Tracing illicit funds like these has always been challenging, but thanks to today’s digital intelligence technology, finding the money (and the bad guys who harbor it) isn’t as difficult as it used to be.

“I think it [technology] can be the number one solution,” Galster began, “because the whole world is digital now. All of the wildlife trade, legal and illegal, is being done by legally registered companies. It is being tracked through telephones, and computers, and WhatsApp messages, so all of the data is there on the supply chains. That [data] can be used to track virus transmission [and] it can track where the money is…[Our intention] is to stop traffickers in the only place where it really hurts, by freezing or seizing their money…[so] we can drain their fuel tanks to fill ours.”

Cellebrite is playing a key role in these efforts by providing digital intelligence solutions to Freeland, which in turns works with government task forces to find out who’s doing the trafficking and what the supply chain looks like.

Based on data gathered from Cellebrite digital intelligence solutions, Galster’s team has been able to identify vulnerable areas in the supply chain that can send it into a cascading failure when effectively disrupted.

Catching Culprits to Protect Wildlife

In a landmark 2017 case, a Wildlife Quarantine officer was arrested at Bangkok’s Suvarnabhumi airport after he was caught concealing 11 kilograms of rhino horn valued at $700,000, which had been smuggled from Africa into Thailand by a Chinese smuggler.

As Galster recalled, “Freeland got a call [from Thai Customs] saying, “We need your help.” So we sent our Cellebrite UFED tech experts to the airport. It was late at night. And they got the phones and were helping the customs and police extract [the data]. One of the phones was Chinese, so there were some challenges of course… I contacted Cellebrite in Singapore. And they responded very quickly and provided technical assistance, which helped crack it.

Based on the information they extracted, [the police] were able to put all three of those people in jail…We were able to tell them that some of the people …were part of a syndicate that we had been tracking for years that we call ‘Hydra.’”

Freeland helped Thai Police identify Boonchai Bach as a Kingpin in the international syndicate, “Hydra”, which is thought to be one of the world’s most destructive wildlife trafficking rings. (Photo: Freeland)

Thai police followed the evidence trail, which ultimately lead them to Boonchai Bach, the suspected financier of the operation and suspected Hydra boss. Bach was arrested but later acquitted when a key witness changed his story and refused to positively identify him in court.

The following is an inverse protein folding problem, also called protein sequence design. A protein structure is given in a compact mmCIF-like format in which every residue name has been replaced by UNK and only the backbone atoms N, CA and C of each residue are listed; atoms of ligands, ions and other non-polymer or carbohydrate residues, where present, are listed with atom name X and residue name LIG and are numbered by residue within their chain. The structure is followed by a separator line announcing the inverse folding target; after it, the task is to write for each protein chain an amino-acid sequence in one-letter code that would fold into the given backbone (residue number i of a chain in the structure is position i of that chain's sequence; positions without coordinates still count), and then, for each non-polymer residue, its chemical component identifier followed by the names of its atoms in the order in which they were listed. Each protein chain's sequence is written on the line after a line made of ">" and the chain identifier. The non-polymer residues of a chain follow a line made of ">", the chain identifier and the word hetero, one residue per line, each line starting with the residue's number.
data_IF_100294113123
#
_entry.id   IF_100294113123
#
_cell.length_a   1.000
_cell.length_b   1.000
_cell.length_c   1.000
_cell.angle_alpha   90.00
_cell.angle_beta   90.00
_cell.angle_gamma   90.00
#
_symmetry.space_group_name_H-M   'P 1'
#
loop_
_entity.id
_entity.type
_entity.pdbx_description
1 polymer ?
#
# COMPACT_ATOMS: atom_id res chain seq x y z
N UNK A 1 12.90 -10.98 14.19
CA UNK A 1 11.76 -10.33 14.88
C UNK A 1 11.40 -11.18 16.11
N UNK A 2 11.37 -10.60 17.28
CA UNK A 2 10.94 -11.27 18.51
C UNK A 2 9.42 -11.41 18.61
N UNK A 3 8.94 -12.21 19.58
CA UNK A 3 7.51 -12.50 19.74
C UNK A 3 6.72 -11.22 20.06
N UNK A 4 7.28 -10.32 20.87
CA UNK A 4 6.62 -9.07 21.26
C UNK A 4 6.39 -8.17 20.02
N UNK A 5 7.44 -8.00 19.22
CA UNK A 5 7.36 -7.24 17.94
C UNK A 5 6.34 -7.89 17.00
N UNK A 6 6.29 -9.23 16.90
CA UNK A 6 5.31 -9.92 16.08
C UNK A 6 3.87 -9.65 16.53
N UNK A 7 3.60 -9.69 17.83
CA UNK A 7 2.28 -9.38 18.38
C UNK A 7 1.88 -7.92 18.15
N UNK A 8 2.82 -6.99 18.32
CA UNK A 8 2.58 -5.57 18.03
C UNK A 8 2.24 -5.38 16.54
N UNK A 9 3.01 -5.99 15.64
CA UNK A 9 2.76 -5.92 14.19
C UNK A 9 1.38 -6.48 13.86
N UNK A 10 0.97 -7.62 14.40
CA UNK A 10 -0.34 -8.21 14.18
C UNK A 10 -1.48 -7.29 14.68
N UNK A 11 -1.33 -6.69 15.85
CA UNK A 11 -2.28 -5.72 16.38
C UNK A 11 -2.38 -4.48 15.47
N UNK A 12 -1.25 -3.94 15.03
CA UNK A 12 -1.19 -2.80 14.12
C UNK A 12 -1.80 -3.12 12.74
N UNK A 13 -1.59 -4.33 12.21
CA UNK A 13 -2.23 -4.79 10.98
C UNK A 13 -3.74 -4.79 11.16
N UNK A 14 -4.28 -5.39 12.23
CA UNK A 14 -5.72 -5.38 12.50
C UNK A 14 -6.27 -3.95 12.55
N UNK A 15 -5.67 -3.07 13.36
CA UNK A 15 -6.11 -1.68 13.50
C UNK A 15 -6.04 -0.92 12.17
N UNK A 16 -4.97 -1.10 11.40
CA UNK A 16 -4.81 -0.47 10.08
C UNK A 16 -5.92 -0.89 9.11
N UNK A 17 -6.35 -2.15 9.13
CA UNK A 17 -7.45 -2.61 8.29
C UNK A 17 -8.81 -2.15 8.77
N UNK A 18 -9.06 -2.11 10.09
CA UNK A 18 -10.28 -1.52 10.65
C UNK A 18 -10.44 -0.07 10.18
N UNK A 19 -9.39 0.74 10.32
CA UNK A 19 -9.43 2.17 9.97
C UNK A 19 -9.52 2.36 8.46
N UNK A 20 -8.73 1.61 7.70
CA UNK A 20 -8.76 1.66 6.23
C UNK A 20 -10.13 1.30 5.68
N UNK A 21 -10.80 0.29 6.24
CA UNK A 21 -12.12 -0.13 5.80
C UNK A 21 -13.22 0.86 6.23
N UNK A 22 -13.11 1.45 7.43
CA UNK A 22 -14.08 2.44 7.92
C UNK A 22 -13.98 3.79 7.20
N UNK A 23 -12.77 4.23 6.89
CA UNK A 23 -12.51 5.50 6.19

Galster had hoped to bring wildlife agents from all the countries where Hydra was operating together to build one massive case against the syndicate and crush it once and for all, but it was not to be when agencies from several governments he said would remain anonymous balked, and the case was dropped.

However, with the outbreak of COVID-19 and its direct ties to wildlife trafficking (these syndicates are also trafficking pangolins), there is now renewed interest.

“We’re pulling it [the data] back together with those different agencies, and now the Thai Anti-Money Laundering Organization (AMLO) publicly announced they’re opening up a case against that syndicate,” Galster said. “Freeland, including myself and a couple of other people on the team, are going to be witnesses in the case. So we’re going after them again.”

Galster’s goal is not necessarily to put people behind bars, but to seize their assets, which will ultimately cause the demise of the operation and possibly help finance the recovery of wildlife.

Sharing and Analyzing Data  Is The Key To Future Success 

When asked what law enforcement agencies should be doing to get ahead of these kinds of crimes in the future, Galster replied, “We have a program called Counter-Transnational Organized Crime, also known as “C-TOC.”  CTOC convenes and trains law enforcement within a country and across borders to share and analyze data, so that they can fan out and dismantle those supply chains and find the money.”

Cellebrite tools being showcased to global law enforcement (Pic: Freeland)

To summarize the whole wildlife/human encounter/pandemic situation, Galster paraphrased a chilling statistic from an online article written by Brandon Spektor for Live Science.

“There’s 1.6 million viruses out there in Nature waiting to be unleashed if we poke at Mother Nature the wrong way…about 800,000 of which can do some pretty harmful things to people when transmitted the wrong way.”

Today, pangolins and other species can cause major health problems when brought in direct contact with humans. “Like a lot of these other species, they [pangolins] are being delivered by crooks who smuggle them in sneaky ways,” Galster said. “It’s all unregulated [and] it’s all potentially contaminated.

“We need to start looking at not just pangolins but the wildlife markets in general. You’ll see from our pangolin report, the organized crime and the insurgent involvement around pangolin trafficking. We know about COVID-19. I think we need inspection units from the UN like we have for [inspecting] nuclear warfare facilities [to ensure] none of these destructive labs [wildlife markets] are being developed around the world. These wildlife markets are really ticking timebombs.”

Galster looks at wildlife protection as an insurance policy for mankind. “We have not paid the premium for ‘nature protection,’” he said. “Going forward, we need to treat it [protecting wildlife] as an insurance policy or [a pandemic] is going to happen again, and smack us even harder next time.”